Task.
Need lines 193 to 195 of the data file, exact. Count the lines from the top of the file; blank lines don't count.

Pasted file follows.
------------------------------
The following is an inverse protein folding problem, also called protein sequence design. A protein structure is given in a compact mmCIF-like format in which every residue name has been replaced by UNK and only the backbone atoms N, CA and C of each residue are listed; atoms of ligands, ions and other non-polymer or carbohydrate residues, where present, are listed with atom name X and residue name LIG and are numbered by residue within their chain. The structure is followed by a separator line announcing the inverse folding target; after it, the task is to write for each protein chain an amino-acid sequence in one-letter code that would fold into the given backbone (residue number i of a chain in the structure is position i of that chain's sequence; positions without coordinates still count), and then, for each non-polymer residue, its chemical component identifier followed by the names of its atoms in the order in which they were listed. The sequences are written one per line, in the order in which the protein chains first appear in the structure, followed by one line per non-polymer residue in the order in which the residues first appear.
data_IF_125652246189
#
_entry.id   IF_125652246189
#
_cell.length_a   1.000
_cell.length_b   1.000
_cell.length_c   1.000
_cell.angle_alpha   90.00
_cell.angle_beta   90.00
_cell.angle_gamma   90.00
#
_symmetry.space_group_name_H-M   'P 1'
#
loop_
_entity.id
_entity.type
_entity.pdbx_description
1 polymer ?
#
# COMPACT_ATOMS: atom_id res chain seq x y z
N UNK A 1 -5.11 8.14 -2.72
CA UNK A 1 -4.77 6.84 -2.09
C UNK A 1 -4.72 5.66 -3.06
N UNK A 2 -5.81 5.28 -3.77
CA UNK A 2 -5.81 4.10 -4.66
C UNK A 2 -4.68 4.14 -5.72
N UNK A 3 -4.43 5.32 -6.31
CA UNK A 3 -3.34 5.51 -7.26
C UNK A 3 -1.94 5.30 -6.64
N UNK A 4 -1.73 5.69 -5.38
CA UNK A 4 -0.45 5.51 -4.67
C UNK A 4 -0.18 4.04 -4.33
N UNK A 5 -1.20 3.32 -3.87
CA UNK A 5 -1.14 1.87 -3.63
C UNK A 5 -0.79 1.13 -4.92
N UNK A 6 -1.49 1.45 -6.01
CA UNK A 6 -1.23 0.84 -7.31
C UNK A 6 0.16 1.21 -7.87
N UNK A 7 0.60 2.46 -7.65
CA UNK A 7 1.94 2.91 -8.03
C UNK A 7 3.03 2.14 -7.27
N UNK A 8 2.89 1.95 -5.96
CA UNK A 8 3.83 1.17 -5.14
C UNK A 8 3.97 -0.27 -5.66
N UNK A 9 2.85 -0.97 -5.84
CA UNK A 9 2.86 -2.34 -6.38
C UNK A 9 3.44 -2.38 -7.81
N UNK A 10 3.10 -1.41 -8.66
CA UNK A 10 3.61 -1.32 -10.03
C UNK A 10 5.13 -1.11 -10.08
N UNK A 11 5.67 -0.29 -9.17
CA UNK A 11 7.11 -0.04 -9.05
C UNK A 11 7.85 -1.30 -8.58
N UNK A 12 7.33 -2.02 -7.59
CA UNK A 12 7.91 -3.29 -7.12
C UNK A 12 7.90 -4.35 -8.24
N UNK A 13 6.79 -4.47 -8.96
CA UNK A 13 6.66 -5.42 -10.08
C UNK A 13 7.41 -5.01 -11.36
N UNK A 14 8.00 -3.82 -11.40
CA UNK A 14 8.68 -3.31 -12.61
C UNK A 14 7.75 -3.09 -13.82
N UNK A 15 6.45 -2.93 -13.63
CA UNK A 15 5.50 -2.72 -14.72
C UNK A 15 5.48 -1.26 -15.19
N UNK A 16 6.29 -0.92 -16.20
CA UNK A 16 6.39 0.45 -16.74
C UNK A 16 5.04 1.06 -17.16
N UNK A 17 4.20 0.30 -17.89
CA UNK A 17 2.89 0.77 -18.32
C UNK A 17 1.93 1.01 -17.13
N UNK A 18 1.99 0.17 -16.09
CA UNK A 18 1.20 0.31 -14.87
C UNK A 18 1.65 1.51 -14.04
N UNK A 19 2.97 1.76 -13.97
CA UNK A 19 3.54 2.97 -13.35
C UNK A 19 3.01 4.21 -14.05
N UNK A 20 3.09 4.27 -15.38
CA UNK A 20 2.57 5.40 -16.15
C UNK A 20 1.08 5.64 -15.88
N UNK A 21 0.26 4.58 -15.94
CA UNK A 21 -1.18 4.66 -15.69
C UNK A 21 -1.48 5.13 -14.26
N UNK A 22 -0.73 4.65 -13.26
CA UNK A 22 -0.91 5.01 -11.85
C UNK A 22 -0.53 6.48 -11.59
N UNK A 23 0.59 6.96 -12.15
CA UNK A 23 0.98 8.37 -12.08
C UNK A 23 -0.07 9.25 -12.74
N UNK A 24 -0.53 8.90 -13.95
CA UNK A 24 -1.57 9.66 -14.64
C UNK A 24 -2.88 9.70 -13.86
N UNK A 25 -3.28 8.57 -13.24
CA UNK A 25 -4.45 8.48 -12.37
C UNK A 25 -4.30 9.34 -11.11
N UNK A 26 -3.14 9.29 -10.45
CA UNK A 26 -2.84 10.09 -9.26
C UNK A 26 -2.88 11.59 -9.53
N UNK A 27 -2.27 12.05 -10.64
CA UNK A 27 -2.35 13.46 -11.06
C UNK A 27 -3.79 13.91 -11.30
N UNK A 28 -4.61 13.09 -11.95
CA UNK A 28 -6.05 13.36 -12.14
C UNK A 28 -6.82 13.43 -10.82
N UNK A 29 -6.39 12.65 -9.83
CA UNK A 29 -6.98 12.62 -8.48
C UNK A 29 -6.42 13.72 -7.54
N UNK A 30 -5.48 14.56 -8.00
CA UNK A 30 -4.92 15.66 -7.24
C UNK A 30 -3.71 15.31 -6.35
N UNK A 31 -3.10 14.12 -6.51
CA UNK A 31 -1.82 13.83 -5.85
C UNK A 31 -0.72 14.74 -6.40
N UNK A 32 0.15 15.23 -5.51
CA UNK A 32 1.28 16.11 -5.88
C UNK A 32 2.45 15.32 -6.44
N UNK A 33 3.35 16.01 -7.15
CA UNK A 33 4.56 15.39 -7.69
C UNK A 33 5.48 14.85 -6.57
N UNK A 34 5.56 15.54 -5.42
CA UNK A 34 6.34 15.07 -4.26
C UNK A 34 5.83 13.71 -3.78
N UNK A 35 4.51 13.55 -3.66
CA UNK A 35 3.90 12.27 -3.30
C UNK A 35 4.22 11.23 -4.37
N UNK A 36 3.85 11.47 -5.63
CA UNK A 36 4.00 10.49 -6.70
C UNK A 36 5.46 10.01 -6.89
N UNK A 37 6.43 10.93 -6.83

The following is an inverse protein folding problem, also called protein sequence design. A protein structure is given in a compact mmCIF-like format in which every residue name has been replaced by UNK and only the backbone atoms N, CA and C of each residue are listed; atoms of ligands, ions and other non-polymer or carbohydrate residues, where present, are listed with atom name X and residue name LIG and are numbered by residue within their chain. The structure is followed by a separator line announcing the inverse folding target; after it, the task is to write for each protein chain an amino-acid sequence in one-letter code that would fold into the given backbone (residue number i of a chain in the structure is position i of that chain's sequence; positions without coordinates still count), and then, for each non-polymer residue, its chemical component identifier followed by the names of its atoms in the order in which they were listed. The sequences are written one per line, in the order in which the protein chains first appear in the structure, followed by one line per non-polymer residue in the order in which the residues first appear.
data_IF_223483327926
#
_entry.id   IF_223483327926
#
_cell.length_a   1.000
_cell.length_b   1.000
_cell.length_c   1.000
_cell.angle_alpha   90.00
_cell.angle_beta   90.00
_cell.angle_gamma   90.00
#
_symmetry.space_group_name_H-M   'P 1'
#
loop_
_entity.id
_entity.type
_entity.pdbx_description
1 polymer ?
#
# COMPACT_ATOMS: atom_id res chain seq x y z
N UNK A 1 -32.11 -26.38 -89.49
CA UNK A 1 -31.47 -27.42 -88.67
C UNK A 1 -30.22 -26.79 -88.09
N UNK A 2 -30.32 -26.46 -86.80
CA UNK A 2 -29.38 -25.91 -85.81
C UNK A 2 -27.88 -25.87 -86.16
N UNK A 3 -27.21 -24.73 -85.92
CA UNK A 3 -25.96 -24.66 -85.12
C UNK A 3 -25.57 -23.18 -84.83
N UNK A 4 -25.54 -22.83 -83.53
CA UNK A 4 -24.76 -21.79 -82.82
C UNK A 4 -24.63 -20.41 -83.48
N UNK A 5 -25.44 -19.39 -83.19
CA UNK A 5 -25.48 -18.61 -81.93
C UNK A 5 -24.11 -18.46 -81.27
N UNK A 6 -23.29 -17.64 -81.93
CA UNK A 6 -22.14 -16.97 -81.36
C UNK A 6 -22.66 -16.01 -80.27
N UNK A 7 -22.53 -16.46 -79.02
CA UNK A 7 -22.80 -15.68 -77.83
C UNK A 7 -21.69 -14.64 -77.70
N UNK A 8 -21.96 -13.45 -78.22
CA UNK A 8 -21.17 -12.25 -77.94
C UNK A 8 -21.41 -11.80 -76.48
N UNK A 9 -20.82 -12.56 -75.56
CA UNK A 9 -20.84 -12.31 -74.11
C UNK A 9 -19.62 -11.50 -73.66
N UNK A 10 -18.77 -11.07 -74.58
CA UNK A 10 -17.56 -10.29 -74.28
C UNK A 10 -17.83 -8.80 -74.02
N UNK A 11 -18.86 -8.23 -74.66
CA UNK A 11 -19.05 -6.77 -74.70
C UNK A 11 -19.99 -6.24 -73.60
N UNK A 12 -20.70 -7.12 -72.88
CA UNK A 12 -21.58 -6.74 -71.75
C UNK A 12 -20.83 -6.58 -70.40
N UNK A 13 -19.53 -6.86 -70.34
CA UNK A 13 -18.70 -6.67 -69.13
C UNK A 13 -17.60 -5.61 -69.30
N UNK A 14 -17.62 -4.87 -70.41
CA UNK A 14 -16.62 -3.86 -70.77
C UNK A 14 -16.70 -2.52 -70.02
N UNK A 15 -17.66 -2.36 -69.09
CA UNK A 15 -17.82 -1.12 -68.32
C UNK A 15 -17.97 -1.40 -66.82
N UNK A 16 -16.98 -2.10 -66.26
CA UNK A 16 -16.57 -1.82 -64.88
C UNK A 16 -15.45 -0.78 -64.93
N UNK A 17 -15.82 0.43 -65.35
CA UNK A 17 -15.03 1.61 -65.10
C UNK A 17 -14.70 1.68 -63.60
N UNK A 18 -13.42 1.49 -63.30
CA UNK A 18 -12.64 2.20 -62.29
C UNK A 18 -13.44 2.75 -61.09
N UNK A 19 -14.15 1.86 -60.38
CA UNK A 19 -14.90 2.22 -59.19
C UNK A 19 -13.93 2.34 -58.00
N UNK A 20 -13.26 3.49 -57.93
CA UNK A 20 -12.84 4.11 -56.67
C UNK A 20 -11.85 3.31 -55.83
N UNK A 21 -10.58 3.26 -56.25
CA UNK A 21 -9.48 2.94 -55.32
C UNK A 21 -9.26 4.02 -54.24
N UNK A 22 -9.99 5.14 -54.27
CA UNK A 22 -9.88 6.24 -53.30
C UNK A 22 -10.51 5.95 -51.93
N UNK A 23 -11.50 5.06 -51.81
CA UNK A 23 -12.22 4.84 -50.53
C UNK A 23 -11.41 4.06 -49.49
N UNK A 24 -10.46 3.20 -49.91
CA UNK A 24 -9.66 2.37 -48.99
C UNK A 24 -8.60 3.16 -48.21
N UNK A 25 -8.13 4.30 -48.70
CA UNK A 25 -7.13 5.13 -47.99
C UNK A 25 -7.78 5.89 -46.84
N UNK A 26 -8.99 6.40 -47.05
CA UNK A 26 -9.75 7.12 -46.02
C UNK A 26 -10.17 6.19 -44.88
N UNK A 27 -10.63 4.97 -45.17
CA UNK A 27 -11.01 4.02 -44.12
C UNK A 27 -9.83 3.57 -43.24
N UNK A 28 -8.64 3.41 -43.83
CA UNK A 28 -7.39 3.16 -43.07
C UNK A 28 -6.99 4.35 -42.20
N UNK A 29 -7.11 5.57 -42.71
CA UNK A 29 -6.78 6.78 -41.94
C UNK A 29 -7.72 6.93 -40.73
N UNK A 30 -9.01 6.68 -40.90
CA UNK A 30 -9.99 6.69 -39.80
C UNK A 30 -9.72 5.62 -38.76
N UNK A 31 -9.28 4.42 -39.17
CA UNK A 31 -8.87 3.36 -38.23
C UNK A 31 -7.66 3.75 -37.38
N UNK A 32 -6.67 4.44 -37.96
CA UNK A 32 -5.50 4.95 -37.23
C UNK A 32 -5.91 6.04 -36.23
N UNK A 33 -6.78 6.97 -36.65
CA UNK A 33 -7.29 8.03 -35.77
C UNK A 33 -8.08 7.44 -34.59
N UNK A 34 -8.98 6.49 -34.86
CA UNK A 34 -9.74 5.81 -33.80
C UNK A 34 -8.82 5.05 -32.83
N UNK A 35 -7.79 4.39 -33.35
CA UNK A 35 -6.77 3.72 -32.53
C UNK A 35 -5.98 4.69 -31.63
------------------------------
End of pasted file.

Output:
C UNK A 14 -16.70 -2.52 -70.02
N UNK A 15 -17.66 -2.36 -69.09
CA UNK A 15 -17.82 -1.12 -68.32